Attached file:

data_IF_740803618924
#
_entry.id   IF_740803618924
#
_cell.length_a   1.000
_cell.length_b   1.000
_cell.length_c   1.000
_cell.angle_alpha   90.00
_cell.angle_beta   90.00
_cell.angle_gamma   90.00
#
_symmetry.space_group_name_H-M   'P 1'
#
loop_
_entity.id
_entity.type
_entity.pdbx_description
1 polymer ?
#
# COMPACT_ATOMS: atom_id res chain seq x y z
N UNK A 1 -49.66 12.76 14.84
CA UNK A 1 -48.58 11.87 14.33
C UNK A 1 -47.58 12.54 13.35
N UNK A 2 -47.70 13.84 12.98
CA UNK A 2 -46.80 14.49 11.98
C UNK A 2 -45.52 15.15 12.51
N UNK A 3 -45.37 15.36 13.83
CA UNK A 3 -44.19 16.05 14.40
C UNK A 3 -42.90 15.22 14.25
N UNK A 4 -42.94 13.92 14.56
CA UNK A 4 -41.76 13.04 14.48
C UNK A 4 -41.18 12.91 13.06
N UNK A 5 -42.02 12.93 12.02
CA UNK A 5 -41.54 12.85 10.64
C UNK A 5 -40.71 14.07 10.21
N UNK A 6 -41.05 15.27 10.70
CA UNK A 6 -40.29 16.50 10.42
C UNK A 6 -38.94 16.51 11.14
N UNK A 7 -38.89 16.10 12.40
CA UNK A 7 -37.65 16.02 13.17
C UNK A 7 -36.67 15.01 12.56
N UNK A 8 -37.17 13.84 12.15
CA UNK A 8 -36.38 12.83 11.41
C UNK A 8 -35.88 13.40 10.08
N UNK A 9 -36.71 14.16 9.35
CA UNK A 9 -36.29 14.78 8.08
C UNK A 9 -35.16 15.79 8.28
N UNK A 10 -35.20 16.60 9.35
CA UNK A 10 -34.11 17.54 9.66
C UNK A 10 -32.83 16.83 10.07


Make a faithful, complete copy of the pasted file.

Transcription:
data_IF_740803618924
#
_entry.id   IF_740803618924
#
_cell.length_a   1.000
_cell.length_b   1.000
_cell.length_c   1.000
_cell.angle_alpha   90.00
_cell.angle_beta   90.00
_cell.angle_gamma   90.00
#
_symmetry.space_group_name_H-M   'P 1'
#
loop_
_entity.id
_entity.type
_entity.pdbx_description
1 polymer ?
#
# COMPACT_ATOMS: atom_id res chain seq x y z
N UNK A 1 -49.66 12.76 14.84
CA UNK A 1 -48.58 11.87 14.33
C UNK A 1 -47.58 12.54 13.35
N UNK A 2 -47.70 13.84 12.98
CA UNK A 2 -46.80 14.49 11.98
C UNK A 2 -45.52 15.15 12.51
N UNK A 3 -45.37 15.36 13.83
CA UNK A 3 -44.19 16.05 14.40
C UNK A 3 -42.90 15.22 14.25
N UNK A 4 -42.94 13.92 14.56
CA UNK A 4 -41.76 13.04 14.48
C UNK A 4 -41.18 12.91 13.06
N UNK A 5 -42.02 12.93 12.02
CA UNK A 5 -41.54 12.85 10.64
C UNK A 5 -40.71 14.07 10.21
N UNK A 6 -41.05 15.27 10.70
CA UNK A 6 -40.29 16.50 10.42
C UNK A 6 -38.94 16.51 11.14
N UNK A 7 -38.89 16.10 12.40
CA UNK A 7 -37.65 16.02 13.17
C UNK A 7 -36.67 15.01 12.56
N UNK A 8 -37.17 13.84 12.15
CA UNK A 8 -36.38 12.83 11.41
C UNK A 8 -35.88 13.40 10.08
N UNK A 9 -36.71 14.16 9.35
CA UNK A 9 -36.29 14.78 8.08
C UNK A 9 -35.16 15.79 8.28
N UNK A 10 -35.20 16.60 9.35
CA UNK A 10 -34.11 17.54 9.66
C UNK A 10 -32.83 16.83 10.07